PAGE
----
One of the most memorable Wiccan rituals I've ever participated in took place at their home in the woods of North Idaho. After an intense ritual experience, fabulous feast, and drumming around the bonfire, the assembled forty sang us witches home to the tune of "good night ladies."
     Retired now from the Federal Post office, Gina has begun to live a fully fruitful second stage of life; she just finished her college degree and is learning to be a professional chef. 
     Rosemarie is a tiny slip of a woman made of fine steel wire and Yankee determination. Red headed, with a fiery spirit, she is a nurse anesthetist, a retired U.S. Air Force colonel and the mother of two gown children. Rosemarie's laughter is rich, nuanced, and laced with sensuality. She patented the call-it-as-I-see-it attitude. Hers' is a passionate, no holes barred, take no prisoners outlook on life. Rosemarie traveled all over the U.S. and the world connecting to good friends from her Air Force days and leaving a trail of broken hearts along the way.
     She volunteered her time to travel to third world countries with other Spokane medical professionals setting up hospitals and clinics providing free health care to people in dire need.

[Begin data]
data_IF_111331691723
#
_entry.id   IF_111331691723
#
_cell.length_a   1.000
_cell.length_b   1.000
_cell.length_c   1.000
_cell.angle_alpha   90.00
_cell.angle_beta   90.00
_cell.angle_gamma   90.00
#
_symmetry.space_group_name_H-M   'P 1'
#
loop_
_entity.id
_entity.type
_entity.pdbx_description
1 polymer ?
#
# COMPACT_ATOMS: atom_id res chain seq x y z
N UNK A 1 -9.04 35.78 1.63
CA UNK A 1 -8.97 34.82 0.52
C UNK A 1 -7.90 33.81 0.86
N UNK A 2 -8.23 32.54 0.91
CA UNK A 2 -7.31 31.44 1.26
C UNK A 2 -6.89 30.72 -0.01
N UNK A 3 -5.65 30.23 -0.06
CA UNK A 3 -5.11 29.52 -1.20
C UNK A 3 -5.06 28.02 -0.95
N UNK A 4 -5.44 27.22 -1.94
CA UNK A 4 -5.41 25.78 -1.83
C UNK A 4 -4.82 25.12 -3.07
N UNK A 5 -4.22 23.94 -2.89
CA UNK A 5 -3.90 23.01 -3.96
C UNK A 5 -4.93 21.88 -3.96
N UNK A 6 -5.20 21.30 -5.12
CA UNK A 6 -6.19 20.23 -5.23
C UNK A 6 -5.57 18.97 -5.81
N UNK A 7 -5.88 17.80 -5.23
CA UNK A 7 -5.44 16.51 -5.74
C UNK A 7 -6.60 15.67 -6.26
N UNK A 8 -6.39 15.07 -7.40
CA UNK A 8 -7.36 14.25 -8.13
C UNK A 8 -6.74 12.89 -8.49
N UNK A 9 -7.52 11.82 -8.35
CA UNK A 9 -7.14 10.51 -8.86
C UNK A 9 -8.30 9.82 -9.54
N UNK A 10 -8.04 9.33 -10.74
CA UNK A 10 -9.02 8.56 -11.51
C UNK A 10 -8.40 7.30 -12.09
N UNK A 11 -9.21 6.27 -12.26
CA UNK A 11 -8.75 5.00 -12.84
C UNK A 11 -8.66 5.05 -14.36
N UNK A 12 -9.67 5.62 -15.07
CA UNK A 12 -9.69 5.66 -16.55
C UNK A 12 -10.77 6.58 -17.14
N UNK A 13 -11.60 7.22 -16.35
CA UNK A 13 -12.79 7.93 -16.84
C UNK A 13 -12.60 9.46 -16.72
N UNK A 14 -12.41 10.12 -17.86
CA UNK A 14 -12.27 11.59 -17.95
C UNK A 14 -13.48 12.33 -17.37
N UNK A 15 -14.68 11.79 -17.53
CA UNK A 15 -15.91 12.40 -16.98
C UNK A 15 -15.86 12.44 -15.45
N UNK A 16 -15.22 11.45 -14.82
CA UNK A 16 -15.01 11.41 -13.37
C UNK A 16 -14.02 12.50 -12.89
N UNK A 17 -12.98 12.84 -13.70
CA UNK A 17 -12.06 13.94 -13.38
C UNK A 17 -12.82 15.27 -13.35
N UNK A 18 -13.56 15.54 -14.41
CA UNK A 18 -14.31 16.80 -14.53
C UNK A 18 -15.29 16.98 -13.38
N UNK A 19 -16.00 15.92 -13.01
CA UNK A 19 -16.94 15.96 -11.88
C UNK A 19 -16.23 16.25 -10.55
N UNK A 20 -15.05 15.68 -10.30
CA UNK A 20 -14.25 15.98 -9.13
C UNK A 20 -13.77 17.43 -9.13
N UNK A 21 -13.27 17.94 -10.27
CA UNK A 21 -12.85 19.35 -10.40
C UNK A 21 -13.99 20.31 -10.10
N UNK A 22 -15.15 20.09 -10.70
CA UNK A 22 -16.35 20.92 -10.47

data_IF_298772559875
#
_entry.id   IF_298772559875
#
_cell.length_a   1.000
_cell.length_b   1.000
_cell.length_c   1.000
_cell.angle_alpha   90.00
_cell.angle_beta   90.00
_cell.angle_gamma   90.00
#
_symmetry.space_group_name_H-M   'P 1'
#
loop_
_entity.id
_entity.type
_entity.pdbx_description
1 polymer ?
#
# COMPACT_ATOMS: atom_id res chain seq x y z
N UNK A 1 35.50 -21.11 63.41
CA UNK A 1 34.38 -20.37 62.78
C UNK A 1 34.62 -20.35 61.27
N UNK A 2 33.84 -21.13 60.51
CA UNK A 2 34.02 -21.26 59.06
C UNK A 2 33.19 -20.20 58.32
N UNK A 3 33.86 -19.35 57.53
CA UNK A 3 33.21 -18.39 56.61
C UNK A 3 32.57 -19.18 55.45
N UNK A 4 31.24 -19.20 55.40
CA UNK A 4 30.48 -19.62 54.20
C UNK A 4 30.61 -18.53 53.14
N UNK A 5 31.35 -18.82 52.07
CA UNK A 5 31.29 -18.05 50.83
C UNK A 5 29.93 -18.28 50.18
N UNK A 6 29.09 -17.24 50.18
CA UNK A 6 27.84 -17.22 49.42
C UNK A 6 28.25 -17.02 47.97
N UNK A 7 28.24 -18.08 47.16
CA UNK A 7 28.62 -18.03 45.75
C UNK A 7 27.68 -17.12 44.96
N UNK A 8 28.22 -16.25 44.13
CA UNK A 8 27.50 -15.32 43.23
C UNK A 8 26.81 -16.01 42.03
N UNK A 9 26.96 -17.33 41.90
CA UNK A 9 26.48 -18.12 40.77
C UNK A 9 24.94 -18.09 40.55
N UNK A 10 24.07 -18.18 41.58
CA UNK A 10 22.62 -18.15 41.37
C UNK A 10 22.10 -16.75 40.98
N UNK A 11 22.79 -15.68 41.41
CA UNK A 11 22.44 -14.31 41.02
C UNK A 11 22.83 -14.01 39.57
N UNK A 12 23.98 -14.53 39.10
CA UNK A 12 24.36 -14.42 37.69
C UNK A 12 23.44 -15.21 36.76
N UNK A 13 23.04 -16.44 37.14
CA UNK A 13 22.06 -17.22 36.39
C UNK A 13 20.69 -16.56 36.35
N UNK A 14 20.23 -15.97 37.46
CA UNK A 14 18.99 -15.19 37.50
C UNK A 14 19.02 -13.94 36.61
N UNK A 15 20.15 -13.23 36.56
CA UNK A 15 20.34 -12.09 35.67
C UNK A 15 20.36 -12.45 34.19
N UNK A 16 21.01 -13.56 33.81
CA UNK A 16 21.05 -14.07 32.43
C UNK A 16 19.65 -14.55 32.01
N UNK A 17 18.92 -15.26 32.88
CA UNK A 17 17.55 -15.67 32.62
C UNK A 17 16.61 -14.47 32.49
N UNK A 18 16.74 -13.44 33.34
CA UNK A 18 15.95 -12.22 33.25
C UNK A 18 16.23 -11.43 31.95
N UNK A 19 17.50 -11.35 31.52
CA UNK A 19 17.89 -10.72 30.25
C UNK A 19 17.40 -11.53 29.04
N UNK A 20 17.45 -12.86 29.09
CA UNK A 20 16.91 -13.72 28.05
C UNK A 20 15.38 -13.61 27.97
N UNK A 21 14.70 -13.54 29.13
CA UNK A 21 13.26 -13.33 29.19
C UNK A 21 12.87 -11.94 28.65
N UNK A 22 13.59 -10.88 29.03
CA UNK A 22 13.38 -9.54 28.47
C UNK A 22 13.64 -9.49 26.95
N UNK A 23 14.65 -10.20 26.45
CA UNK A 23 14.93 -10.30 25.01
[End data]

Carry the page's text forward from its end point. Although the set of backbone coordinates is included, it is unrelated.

Now that Rosemarie is retired from the military and medicine she nurtures plants, homeless teenagers, and orphaned kittens. She rescues homeless mothers and their children, providing a space for them in her basement efficiency apartment to get on their feet and find their way back into the world. 
     Rosemarie jokes about her plain, black eye glass frames offered by the military base optometrist calling them her "birth control" glasses.
     Adelina is one of my oldest friends. We met at University--both of us single mothers and older returning students with hungry minds. One of nine children, she was the oldest girl upon whom too much responsibility was thrust too young. Adelina rebelled against the gender constraints forced upon her by her family, seeking an education and life experiences that carried her into the broader world filled with travel.
     Married and divorced, she raised four children while earning a business degree from Eastern Washington University. Adelina was elected the University student body president and was the first single parent, female, and Latina president in the school's one hundred and twenty four year history.